Next time you catch yourself rushing through your day on the way some place other than where you are right now (and this can be a mental or emotional “rushing” as well as a physical one), sense your entire body and pay particular attention to your breathing. What does your breath feel like? Does it feel open and spacious? Most likely it feels small and cramped. Ask yourself if this is really how you want to live your life, always tensing toward something to be done or enjoyed (or something you believe will be better) in the future. Yes, the future is important and we all have plenty to do on its behalf, but what’s the point of all this “doing” if we don’t actually feel and appreciate the miracle of our aliveness, our being, right here and now? What’s the point of all of this activity if we are not open enough to receive and appreciate the life force flowing through us and others and the rich scale of impressions and perceptions that come with it?
Copyright 2010-2013 by Dennis Lewis
Many of us hang “Do Not Disturb” signs around our minds and hearts. We close ourselves off to impressions that may shake us and help us think and feel and sense in new, more honest and vital ways. For those of us who wish to discover who or what we really are, it’s important to remove the sign for several minutes each day and open ourselves as fully as possible to impressions of truth, especially those impressions of which we are most fearful.
Copyright 2013 by Dennis Lewis. First published on my Facebook Fan Page on April 4, 2013.
Ah, nostalgia. All through history people have looked back to the good old days. I myself spent my teenage days and nights on a lake surrounded by woods and wandered freely with my dog, a boxer. I hunted, fished, swam, played ice hockey, put my tent up in the woods, and used to climb a beautiful old tree across the street from our lake house and hang out there for hours on end sometimes reading and listening to music. Computers and smart phones had no place in my life, not even in my imagination.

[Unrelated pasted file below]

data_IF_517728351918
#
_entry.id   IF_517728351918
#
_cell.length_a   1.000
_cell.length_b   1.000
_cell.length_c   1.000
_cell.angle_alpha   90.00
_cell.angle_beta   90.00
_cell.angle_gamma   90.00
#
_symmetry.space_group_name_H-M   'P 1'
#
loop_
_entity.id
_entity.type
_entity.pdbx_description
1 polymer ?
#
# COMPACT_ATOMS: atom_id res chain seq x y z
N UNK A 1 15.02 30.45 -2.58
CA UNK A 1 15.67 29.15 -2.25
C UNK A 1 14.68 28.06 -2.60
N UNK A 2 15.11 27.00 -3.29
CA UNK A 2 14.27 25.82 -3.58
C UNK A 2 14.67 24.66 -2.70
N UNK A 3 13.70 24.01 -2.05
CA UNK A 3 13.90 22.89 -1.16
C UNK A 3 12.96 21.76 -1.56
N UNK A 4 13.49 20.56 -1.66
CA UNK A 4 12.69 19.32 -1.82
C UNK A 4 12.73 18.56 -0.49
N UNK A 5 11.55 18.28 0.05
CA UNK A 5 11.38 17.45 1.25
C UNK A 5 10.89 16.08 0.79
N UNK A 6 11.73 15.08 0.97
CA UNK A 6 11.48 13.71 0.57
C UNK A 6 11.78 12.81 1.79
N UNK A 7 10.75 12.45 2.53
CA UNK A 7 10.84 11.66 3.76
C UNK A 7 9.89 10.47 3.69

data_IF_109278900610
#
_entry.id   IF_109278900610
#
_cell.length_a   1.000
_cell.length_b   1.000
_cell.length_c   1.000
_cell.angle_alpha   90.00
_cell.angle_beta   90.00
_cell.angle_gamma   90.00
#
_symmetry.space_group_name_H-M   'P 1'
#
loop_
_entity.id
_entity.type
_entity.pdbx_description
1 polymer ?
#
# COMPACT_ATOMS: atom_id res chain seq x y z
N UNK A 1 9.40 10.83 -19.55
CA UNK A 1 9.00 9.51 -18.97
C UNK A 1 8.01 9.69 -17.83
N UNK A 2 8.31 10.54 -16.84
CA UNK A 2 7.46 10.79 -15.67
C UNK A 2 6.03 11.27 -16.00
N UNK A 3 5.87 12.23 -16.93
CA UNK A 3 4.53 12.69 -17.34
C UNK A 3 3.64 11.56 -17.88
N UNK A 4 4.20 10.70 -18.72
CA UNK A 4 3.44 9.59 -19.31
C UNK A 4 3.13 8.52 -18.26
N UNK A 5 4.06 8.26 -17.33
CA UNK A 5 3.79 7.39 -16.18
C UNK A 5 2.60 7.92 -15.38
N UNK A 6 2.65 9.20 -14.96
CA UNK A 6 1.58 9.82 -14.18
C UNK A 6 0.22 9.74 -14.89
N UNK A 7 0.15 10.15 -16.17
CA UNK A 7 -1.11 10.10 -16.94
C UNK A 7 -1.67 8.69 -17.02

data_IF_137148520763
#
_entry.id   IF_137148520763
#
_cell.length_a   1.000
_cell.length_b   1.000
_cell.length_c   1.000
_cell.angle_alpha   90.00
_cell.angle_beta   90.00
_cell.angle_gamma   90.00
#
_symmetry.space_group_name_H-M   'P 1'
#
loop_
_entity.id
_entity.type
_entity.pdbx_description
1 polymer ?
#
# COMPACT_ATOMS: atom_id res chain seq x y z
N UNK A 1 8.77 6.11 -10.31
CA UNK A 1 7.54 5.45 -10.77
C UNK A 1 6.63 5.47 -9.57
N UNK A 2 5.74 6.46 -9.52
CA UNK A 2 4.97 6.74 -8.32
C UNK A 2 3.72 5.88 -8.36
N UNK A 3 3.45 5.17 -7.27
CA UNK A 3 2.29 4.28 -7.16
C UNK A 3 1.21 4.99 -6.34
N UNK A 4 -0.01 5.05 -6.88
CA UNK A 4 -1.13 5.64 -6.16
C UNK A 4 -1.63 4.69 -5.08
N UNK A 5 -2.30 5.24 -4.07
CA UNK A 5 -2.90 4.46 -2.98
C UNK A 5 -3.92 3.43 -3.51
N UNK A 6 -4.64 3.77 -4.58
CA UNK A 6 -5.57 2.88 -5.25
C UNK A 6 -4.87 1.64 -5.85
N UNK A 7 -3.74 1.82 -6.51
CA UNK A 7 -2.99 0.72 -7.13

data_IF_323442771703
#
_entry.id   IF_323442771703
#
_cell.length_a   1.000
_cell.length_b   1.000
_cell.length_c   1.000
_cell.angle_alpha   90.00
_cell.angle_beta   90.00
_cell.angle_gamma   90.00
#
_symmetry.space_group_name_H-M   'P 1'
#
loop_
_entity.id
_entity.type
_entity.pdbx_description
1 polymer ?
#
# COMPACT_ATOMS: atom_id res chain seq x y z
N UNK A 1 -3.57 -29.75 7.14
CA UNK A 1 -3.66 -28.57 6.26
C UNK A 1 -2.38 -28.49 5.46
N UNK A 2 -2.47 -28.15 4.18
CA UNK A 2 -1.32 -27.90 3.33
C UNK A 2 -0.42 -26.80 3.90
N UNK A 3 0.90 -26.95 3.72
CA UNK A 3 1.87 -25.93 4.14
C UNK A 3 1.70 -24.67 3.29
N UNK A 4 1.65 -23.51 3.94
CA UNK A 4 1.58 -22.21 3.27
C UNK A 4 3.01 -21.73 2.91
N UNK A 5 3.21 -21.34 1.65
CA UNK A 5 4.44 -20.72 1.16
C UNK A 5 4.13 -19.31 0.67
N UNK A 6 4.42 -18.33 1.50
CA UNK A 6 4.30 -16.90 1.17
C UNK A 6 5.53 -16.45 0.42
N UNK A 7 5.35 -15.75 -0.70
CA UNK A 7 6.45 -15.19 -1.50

Life changes, though, and technological innovation has been occurring at an ever-accelerating rate since those days. The enormous IBM 360/370 computers that I used to program using punch cards have given way to tiny, powerful computers that fit in our pockets and purses and allow us to communicate worldwide through the Internet. It won’t be long before we no longer carry computers and phones outside our bodies but rather within our very flesh, including our brains. Eventually these computers will be as small as our red blood cells and transmitting over whatever kind of invisible network we have then. We will be able, perhaps, to converse with people around the world, without speaking out loud or touching virtual keys, just through our intention and attention.
It’s not a matter of whether we want that future or not. Short of a great disaster, it, or something like it, is no doubt on its way. Those who are alive then will, of course, still be faced with the sacred work of searching, accepting, and welcoming, the work of awakening to the truth of who and what we are. And a tiny aspect of truth is that our technologies are a natural extension and development of our brains. The great chess champions can no longer beat the most powerful computers at chess, and computers are becoming exponentially smarter every year. You can be sure that their integration into our lives and the affairs of the world will become even more ubiquitous and intimate.